Your input needed [IF audience expectations]

Hello, all:

I have been receiving very good playtester feedback and it’s teaching me about the modern IF player. For example, he was looking for a full sensory experience and so I added “listen” and “smell” to many of the locations. I thought that was valuable feedback.

My questions to you are:
(1) How does the modern IF player differ from the old-school days – that is, what parts of a game do people want to see included?

(2) I just finished reading Graham Nelson’s IDM-4, particularly the tips about game creation. This also showed me how old-school my game is and how I need to modernize it. What part of old-school gaming do you find frustrating?

Thank you, I’ve taken so long to complete this I need to make it compelling, like something that people want to play.


I think that one of the largest differences between old-school and modern players is the availability of games. There used to be only a few big games per year that people would play (a lot were being made, but people often followed just a few sources, like type-in magazines, Scott Adams, or Infocom or Magnetic Scrolls). So games were designed to last a long time, possibly with the help of others. Something that could be completed quickly would be disappointing.

Now there are dozens of games released each year. Most games will only be played through once and then discarded.

It’s still okay to put any of the old-school things delaying things into your game if they have a purpose, but I would just avoid putting things in just to increase the difficulty or playtime and not for enjoyment.

For instance:

  • Mazes. There are many standard ways of solving mazes, and adding one to your game just to be a maze will do nothing for you. But if it makes sense narratively (the player is meant to feel trapped), then it can work. Charm Cochran had a game called You May Not Escape! in a recent ifcomp, and Mike Russo said:

Now that I’ve said all that, this is a maze game. Wait, come back! Yes, 90% of the gameplay is wandering around a big, nearly-empty maze, and if you’re allergic to that sort of thing you probably won’t enjoy yourself here (I have to confess, it’s not my personal favorite). But that’s integral to the premise of the game: you’ve been chosen, through a process whose exact operation isn’t clear but which is clearly deeply unfair, to be thrown into a maze. There is an exit, you’re assured by the representative who greets you upon your entry, but it may or may not be unlocked. Still, there’s nothing for it but to try.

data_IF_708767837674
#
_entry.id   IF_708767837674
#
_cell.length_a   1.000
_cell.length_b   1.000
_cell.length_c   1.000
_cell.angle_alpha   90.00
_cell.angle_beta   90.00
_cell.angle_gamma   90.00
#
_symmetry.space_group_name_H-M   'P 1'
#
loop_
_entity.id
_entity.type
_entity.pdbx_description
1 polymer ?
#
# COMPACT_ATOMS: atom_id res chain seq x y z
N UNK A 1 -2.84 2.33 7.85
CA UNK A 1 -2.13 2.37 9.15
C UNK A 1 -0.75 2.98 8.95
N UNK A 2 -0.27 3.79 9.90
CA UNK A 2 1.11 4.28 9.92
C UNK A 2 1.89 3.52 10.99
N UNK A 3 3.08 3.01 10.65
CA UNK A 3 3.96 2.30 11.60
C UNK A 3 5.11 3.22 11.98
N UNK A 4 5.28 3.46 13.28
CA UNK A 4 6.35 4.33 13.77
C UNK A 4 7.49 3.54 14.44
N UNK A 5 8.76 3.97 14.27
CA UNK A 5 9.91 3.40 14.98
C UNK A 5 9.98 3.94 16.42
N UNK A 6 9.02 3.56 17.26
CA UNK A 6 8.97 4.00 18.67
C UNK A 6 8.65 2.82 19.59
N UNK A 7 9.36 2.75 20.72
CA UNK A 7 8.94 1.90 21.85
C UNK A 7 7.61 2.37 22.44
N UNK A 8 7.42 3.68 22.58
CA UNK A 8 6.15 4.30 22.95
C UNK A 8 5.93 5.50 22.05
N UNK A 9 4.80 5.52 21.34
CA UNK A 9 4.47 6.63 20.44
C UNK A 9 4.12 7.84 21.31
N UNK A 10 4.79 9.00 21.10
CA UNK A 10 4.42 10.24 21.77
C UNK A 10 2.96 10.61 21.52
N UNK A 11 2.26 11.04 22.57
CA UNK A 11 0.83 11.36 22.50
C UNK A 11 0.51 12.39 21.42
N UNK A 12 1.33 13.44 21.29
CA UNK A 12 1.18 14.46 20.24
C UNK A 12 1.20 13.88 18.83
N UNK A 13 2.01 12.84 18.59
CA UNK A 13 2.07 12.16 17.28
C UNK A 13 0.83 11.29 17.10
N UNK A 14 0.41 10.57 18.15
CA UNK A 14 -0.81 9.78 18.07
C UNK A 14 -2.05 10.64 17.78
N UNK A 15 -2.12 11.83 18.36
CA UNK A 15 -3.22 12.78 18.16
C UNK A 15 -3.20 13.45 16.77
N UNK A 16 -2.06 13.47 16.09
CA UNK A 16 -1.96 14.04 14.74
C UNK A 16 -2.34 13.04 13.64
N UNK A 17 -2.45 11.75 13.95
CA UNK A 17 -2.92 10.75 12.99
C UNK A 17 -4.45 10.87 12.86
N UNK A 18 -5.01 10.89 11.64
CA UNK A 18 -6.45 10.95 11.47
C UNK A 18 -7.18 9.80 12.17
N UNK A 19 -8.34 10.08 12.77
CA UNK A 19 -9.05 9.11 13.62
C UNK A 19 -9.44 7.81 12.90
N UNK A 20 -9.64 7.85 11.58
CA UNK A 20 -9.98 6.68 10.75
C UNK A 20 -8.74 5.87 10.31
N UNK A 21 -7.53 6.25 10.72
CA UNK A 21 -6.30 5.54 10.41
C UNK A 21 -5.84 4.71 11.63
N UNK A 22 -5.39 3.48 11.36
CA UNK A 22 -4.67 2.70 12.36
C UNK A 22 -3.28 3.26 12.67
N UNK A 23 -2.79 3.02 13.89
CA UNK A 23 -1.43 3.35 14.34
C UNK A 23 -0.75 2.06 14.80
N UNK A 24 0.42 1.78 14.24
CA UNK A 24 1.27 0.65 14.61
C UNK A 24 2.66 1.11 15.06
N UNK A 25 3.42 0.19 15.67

• Locking yourself out of victory unwittingly. (This is what the Zarfian scale of cruelty refers to, if you’ve heard of it before). If there’s a bar of chocolate early on that the player can eat, and the game says ‘Hmm, delicious!’, and then at the very end of the game, the enemy can only be defeated by the chocolate bar, people won’t like that. It makes you replay the whole game, not seeing anything new. But this can work if the game has variety and is replayable.

I was trying to find some examples to show you, but there honestly aren’t any highly-played and highly-rated cruel games from the last few years. Some have high average scores, but they all have 10 ratings or less. Here’s an ifdb search if you’d like to see some examples.

  • Hiding things in a way that requires thorough searching of repeated mundane objects. A lot of people who make what they call ‘old-school’ games like to do this. You have 20 tables in the game and under exactly one of them is a coin or something. The Horror of Rylvania did this with having wainscotting or something in every room of a castle and exactly one room had a mouse hole if you examined it. This isn’t bad again if you build the game around it so it’s interesting. The recent game I Am Prey involves you searching desperately through indentical things in different rooms while you’re being hunted down.

  • This probably doesn’t need to be said but hunger, thirst, and sleepiness timers are generally very annoying if they don’t contribute directly to the story. I don’t have any good examples of recent games that use these in a fun way (I may have forgotten some though!)